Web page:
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What is a Card Not-Present Transaction?

What is a Card Not-Present Transaction?

Card-Not-Present (CNP) Transactions are any purchases made remotely using a debit/credit card where the cardholder is not physically present to use their card for payment. 

CNP transactions have been made increasingly more secure with eCommerce, identity verification, and common security practices like two-factor authentication, as a retail merchant, you can accept them from anywhere around the world at any time. However, there are still some things you need to look out for to make sure you’re processing CNP transactions safely and securely. Let’s get started

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What is a card-not-present transaction?

We’ve already covered this bit. But, we’ll go into a bit more detail. Card-Not-Present (CNP) transactions are purchases made remotely, using a debit or credit card, where the cardholder is not physically present to make the purchase. 

In other words, whenever you make a purchase, where you are not using a card reader or payment terminal, and you don’t manually enter your PIN number, or make a contactless payment, you are making a CNP transaction. Here are some card-not-present transaction examples:

Online shopping: Whenever a customer buys something online and enters their card details and billing address. 

Phone orders: Whenever a customer makes a purchase over the phone by giving their card details and billing address to the person they’re speaking to. The person they’re speaking to will then process the transaction.

Recurring payments: These are payments that are made automatically using a customer’s debit or credit card. You’ll often see this as a result of a subscription service. Customers make an initial payment and then agree for the business in question to use their saved billing information for subsequent payments.

What is a card-present transaction?

A Card Present (CP) transaction is any transaction where the customer physically interacts with a payment terminal using their card. Card-present transaction examples include:

  • Swiping a card with a magnetic strip
  • Inserting a card with an EMV chip
  • Mobile payments (e.g. Apple Pay, Google Pay, or Samsung Pay)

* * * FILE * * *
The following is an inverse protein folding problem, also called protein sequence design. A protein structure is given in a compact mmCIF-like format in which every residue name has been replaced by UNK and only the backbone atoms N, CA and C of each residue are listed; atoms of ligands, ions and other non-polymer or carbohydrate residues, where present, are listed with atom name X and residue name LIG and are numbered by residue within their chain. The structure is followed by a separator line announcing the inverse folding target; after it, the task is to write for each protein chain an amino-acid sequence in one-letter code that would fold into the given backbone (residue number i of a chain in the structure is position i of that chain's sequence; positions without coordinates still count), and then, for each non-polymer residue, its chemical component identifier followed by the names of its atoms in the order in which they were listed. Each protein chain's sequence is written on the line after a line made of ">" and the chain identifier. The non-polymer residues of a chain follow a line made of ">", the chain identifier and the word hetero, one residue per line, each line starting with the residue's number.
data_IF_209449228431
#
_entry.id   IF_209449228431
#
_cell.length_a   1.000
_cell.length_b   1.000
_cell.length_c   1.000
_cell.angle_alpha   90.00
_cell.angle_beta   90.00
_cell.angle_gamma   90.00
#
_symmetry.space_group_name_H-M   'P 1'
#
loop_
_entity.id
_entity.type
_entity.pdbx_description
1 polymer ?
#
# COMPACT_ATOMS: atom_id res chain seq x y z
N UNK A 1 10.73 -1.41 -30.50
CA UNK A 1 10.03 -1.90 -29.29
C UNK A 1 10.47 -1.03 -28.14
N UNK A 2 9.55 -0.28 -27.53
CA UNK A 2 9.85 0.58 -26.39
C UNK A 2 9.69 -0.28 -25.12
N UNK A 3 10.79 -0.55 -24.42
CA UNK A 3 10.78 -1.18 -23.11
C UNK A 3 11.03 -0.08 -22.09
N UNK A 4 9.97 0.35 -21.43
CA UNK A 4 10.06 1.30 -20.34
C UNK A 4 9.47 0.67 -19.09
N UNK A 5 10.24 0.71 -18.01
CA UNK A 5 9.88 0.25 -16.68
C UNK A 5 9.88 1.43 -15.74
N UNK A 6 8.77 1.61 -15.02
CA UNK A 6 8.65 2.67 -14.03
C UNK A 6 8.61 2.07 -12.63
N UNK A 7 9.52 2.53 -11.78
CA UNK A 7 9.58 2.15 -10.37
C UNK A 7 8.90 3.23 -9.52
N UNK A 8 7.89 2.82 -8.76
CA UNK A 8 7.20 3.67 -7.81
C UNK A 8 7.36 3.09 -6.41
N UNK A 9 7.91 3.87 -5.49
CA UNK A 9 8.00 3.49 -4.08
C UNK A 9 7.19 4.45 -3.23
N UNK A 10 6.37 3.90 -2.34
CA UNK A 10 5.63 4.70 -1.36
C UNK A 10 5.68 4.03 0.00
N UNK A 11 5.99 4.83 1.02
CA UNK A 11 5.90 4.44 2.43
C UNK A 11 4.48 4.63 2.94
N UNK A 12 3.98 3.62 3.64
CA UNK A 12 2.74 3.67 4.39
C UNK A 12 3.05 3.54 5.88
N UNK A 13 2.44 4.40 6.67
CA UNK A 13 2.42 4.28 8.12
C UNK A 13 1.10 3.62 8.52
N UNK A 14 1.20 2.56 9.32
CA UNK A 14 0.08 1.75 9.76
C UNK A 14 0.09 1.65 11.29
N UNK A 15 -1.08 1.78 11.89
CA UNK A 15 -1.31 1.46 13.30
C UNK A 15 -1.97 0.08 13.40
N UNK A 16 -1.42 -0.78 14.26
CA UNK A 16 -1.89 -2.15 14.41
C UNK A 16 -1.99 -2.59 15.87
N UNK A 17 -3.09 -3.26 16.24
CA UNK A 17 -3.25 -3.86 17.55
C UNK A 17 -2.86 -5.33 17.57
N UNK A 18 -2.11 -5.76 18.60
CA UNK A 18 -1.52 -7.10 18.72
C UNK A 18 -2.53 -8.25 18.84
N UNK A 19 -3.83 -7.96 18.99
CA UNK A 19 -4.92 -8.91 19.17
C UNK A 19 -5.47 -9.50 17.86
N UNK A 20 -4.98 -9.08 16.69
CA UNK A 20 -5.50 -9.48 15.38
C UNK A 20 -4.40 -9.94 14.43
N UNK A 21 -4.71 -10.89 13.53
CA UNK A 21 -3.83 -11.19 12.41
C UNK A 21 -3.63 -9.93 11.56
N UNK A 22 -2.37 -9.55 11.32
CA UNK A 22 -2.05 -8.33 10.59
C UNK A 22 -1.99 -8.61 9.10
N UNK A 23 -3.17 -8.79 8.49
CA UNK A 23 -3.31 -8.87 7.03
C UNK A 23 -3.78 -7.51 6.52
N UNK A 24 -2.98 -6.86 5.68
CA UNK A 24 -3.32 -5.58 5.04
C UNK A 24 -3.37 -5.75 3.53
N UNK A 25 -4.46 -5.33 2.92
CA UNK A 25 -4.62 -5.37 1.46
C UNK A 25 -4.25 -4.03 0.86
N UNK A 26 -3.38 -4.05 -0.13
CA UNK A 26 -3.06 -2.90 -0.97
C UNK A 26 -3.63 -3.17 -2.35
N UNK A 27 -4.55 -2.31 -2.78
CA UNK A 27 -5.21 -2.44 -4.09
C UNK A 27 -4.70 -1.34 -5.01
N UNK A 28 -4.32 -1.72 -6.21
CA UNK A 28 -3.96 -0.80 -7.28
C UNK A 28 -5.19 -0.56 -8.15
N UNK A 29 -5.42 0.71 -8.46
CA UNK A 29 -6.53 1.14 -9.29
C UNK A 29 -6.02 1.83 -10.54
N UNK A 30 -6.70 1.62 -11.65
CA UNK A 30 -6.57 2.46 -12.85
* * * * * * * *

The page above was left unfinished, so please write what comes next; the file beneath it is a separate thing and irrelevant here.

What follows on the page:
• Contactless payments

Note: Any transaction where the card numbers are manually keyed into a credit card machine does not count as a card-present transaction—even when the card is physically present. In order to qualify as a card-present transaction, the merchant must ‘capture’ the card’s stored electronic data.

Card-present transactions are considered more secure thanks to electronic security data transmitted when the card is used. And, EMV cards, sometimes called ‘chip and pin’ cards, help keep CP transactions safe and encrypted.

What is card-not-present fraud?

Card-not-present fraud is a type of debit/credit card scam where the customer doesn’t physically present a card to the merchant during a fraudulent transaction. This fraud typically occurs with transactions online, or over the phone. 

Fraudsters can make fraudulent transactions when they either physically steal a credit card, or copy a card’s information. They can then use that stolen information to purchase goods or services without the cardholder’s consent. Increasingly, fraudsters make illegitimate purchases online where they can easily fake an identity. 

Scammers steal your information like your name, card number, address, security code, and more. All of your data can be stolen electronically through phishing schemes. Since a merchant can’t physically inspect a stolen card for signs of fraud (like altered account numbers or a missing hologram), card-not-present fraud is considered harder to prevent than card-present fraud.

A merchant’s bank can revoke the funds received from the fraudulent transaction and return them to the cardholder’s account, if a cardholder discovers their card or personal information was stolen and that unauthorised purchases were made. 

Fraud liability lies with the merchant for any card-not-present transaction. Unless, the chargeback case proves otherwise.